Friday, January 02, 2004

Boondock medicine

Our friend Bekah spent the summer in a remote area of Baja California, working in a public health clinic as a summer intern. While introducing Bekah to a friend, I explained that Bekah had spent her summer in "the boondocks" in Mexico. Bekah said the area was so remote, there wasn't a boondock to be found!

By the way, "Boondocks" comes from a Tagalog word, Bundag, meaning jungle. US soldiers stationed in the Phillippines must have brought the word home.

We gave Bekah a copy of Victor Heiser's "An American Doctor's Odyssey," published in 1936. Dig this out of your library stacks and read it. Heiser, then 16, survived the Johnstown Flood of 1889 by burling on his floating barn until it came to rest near a house with 21 other people marooned in the attic. Heiser worked his way through medical school and joined the Marines Medical Corps in the mid 1890s. He became interested in preventing disease, and was one of the pioneers of Public Health in the US and world wide--including preventing cholera in the Filipino boondocks.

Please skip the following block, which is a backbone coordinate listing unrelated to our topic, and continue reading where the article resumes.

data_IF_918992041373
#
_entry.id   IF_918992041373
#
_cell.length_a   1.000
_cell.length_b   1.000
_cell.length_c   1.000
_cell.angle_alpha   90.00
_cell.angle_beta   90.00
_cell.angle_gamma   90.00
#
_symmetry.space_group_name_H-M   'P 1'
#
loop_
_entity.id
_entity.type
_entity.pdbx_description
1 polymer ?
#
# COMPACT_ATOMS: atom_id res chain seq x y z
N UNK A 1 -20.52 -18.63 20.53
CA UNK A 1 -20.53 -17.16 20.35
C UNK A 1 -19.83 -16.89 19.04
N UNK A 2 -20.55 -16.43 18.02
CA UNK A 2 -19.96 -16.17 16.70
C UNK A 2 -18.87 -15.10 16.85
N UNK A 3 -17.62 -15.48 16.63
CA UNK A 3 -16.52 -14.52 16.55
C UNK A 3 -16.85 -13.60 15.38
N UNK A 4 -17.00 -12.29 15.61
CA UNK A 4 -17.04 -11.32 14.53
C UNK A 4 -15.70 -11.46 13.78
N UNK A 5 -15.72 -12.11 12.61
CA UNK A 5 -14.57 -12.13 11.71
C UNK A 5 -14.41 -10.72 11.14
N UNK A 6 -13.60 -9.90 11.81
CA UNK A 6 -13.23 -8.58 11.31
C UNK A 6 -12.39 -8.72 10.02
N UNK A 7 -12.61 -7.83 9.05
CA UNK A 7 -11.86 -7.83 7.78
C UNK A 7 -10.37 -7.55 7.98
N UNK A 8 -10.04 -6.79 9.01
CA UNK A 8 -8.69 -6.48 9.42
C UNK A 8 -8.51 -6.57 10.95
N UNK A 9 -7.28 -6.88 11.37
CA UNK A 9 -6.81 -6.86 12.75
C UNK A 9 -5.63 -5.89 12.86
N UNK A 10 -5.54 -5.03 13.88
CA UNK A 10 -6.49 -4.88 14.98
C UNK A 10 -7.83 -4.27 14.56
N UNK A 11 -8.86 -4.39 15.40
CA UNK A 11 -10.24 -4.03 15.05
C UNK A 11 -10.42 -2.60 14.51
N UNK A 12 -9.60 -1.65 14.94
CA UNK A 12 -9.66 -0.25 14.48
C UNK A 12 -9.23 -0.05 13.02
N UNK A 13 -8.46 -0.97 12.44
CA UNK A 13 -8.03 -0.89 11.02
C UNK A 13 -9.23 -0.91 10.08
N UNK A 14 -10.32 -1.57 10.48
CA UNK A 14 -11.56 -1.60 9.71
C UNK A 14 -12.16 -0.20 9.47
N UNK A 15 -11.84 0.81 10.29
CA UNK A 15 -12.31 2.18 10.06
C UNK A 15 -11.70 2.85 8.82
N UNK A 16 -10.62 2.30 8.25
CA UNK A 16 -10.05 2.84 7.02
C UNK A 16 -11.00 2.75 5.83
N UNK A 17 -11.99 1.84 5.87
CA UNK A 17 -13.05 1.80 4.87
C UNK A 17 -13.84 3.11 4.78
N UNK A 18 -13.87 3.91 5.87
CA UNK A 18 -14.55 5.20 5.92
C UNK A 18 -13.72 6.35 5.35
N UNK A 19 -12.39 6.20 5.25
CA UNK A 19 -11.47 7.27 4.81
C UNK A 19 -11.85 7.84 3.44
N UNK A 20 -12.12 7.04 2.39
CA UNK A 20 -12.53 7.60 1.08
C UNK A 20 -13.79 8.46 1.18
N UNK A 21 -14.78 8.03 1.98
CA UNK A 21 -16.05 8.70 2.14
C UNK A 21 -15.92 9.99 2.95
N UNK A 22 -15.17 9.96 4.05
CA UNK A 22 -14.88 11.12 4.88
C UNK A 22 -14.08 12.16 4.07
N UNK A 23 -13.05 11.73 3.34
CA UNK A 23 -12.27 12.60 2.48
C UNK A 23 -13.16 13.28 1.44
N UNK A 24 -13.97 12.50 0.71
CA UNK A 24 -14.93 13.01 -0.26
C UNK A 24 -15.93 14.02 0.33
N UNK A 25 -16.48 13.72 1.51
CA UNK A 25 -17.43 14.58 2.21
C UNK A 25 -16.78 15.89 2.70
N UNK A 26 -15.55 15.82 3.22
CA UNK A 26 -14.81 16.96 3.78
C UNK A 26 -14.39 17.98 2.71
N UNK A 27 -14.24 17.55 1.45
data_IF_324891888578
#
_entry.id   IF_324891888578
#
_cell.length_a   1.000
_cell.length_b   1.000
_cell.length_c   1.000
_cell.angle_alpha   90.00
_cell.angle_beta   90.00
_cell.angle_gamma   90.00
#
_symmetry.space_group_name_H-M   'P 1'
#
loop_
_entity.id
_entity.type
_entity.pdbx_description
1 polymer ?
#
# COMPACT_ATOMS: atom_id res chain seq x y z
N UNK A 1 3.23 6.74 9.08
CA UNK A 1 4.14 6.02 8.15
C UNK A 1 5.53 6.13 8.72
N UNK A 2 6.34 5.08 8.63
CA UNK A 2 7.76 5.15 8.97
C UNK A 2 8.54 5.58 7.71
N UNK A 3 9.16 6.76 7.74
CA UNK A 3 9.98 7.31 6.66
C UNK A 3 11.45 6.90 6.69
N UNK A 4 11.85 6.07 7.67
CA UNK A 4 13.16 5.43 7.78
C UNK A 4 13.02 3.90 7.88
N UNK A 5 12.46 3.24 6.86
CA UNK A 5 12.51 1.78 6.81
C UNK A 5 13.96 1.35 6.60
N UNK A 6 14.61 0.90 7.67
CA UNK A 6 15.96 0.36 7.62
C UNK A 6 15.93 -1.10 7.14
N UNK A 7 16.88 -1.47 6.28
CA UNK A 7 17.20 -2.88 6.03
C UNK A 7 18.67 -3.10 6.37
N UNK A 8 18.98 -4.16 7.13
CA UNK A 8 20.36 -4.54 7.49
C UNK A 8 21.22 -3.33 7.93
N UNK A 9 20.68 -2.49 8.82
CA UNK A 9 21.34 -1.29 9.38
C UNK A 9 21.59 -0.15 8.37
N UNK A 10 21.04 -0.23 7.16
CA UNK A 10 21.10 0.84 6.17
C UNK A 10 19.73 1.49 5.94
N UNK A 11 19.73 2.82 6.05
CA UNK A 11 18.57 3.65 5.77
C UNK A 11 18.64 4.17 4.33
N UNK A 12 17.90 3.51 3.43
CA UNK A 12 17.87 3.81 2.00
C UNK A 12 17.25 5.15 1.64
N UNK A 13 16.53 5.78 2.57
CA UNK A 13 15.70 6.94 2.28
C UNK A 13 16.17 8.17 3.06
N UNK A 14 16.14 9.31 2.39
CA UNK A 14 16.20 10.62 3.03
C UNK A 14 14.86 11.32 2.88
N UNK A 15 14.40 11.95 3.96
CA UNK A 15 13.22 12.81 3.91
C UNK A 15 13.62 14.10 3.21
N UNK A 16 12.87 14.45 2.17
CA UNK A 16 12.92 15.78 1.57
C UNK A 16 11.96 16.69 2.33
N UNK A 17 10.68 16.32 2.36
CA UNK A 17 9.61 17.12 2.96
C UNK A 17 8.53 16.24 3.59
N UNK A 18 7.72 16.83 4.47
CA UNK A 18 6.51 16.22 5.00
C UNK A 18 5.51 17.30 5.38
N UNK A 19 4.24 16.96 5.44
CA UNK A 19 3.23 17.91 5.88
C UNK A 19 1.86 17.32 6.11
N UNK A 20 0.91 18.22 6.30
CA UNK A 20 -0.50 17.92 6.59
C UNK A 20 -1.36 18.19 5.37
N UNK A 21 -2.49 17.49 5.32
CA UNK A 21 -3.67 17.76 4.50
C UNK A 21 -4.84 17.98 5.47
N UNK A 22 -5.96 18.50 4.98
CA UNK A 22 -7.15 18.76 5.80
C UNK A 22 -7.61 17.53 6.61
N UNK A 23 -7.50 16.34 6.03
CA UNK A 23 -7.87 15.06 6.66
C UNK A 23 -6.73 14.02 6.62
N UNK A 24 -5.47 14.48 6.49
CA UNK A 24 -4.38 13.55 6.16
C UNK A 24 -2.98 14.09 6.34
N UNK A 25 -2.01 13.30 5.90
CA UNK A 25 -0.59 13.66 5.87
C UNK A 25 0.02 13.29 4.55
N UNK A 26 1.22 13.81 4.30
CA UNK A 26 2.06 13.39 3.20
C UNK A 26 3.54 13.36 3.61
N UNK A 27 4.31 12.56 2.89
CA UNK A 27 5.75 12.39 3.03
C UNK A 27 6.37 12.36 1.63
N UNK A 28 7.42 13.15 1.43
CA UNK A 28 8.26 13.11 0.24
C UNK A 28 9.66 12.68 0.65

Notable moments: *How a Chinese national eating a durian in a railway carriage responded to Heiser and his friend's eating a ham sandwich; *The explanation of the transmission of Hookworm disease, in Pidgin English; and the Anti-hookworm campaign in the southern US; *The development of, and the reasons for, the notorious Trachoma exam at Ellis Island (Fiorello LaGuardia, while he was US Consul at Fiume, hit upon the very simple idea of having people tested for Trachoma BEFORE they left for the US).

If you can't stomach the phrase, "White Man's Burden," this book is not for you. But it you want to read an excellent story of a man who helped make your life and millions of other people's lives safer and cleaner, check it out.--Mrs. James

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